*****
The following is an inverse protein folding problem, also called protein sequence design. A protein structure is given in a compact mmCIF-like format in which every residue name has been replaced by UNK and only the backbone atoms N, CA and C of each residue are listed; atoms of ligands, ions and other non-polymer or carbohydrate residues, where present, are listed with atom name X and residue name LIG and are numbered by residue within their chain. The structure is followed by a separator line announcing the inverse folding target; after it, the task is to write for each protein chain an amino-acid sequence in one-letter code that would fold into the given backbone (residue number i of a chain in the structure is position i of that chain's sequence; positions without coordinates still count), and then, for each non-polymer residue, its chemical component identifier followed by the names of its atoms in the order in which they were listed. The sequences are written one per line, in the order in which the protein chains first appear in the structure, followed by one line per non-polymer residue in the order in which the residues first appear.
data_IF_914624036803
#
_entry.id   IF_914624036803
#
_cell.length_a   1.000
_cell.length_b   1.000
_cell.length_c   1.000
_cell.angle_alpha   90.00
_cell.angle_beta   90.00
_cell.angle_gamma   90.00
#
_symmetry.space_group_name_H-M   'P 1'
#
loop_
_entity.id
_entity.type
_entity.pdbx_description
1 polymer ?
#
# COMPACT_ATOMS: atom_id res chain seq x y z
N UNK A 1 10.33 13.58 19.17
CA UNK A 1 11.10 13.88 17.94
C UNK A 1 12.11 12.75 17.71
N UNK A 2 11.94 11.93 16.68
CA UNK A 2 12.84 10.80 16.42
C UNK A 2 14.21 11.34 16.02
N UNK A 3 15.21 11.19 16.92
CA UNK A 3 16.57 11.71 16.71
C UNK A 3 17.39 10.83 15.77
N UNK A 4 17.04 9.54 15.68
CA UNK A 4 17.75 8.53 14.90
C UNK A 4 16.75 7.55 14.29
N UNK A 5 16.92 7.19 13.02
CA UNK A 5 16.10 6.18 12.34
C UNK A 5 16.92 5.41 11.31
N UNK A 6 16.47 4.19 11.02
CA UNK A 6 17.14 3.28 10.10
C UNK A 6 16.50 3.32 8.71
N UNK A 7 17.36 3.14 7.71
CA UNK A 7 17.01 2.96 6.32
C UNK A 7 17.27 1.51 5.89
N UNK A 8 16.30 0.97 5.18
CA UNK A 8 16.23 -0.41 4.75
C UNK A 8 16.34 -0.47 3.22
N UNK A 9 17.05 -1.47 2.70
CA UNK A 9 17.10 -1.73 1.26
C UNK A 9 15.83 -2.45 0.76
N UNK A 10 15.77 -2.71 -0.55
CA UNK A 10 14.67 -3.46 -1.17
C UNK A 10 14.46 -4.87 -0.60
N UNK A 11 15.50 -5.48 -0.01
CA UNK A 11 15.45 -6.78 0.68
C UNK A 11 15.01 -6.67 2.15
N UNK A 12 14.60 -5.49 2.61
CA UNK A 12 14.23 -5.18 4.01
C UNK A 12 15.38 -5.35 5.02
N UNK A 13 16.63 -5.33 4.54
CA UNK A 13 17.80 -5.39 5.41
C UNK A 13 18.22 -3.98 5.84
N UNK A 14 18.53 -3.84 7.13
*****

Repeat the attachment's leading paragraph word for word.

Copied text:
The following is an inverse protein folding problem, also called protein sequence design. A protein structure is given in a compact mmCIF-like format in which every residue name has been replaced by UNK and only the backbone atoms N, CA and C of each residue are listed; atoms of ligands, ions and other non-polymer or carbohydrate residues, where present, are listed with atom name X and residue name LIG and are numbered by residue within their chain. The structure is followed by a separator line announcing the inverse folding target; after it, the task is to write for each protein chain an amino-acid sequence in one-letter code that would fold into the given backbone (residue number i of a chain in the structure is position i of that chain's sequence; positions without coordinates still count), and then, for each non-polymer residue, its chemical component identifier followed by the names of its atoms in the order in which they were listed. The sequences are written one per line, in the order in which the protein chains first appear in the structure, followed by one line per non-polymer residue in the order in which the residues first appear.